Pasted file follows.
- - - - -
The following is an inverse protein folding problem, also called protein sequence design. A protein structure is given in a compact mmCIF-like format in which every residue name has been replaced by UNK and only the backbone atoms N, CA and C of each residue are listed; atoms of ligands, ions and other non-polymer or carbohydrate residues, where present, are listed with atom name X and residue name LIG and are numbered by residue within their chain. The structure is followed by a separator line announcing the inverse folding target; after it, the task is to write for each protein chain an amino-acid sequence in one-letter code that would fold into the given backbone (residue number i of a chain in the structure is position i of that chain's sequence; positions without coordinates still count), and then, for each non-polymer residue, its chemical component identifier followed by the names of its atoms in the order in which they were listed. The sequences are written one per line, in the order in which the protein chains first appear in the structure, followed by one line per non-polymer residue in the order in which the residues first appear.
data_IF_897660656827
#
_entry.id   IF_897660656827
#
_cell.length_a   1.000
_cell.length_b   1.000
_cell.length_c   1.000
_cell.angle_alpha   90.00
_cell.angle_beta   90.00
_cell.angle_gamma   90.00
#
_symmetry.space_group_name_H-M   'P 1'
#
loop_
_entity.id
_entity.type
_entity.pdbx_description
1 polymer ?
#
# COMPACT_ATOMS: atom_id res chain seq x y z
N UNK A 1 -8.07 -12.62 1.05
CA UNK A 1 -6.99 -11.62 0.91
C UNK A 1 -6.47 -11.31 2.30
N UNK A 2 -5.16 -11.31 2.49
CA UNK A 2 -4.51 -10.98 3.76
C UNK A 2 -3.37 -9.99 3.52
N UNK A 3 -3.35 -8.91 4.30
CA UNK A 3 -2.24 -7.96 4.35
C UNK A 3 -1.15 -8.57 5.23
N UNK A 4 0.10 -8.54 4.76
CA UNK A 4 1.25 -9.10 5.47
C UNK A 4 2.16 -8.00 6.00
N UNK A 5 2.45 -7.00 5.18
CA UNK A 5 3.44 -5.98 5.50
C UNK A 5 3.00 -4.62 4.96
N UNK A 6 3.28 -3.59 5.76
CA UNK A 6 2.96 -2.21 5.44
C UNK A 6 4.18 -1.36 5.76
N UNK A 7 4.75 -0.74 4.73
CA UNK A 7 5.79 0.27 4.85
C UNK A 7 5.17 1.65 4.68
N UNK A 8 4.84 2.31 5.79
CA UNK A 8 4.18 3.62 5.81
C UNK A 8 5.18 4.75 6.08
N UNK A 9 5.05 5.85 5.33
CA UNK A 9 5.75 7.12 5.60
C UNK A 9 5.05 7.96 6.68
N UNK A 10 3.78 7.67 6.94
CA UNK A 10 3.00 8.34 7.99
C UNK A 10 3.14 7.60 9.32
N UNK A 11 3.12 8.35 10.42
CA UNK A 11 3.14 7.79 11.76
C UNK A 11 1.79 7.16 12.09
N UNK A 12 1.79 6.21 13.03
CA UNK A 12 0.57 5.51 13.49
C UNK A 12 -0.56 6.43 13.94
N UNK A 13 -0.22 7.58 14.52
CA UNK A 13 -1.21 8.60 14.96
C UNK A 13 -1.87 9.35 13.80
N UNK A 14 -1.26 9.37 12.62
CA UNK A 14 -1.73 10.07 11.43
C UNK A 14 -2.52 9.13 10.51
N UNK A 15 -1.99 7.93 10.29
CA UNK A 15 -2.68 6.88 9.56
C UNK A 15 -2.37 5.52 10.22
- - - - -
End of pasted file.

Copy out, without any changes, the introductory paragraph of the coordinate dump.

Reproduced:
The following is an inverse protein folding problem, also called protein sequence design. A protein structure is given in a compact mmCIF-like format in which every residue name has been replaced by UNK and only the backbone atoms N, CA and C of each residue are listed; atoms of ligands, ions and other non-polymer or carbohydrate residues, where present, are listed with atom name X and residue name LIG and are numbered by residue within their chain. The structure is followed by a separator line announcing the inverse folding target; after it, the task is to write for each protein chain an amino-acid sequence in one-letter code that would fold into the given backbone (residue number i of a chain in the structure is position i of that chain's sequence; positions without coordinates still count), and then, for each non-polymer residue, its chemical component identifier followed by the names of its atoms in the order in which they were listed. The sequences are written one per line, in the order in which the protein chains first appear in the structure, followed by one line per non-polymer residue in the order in which the residues first appear.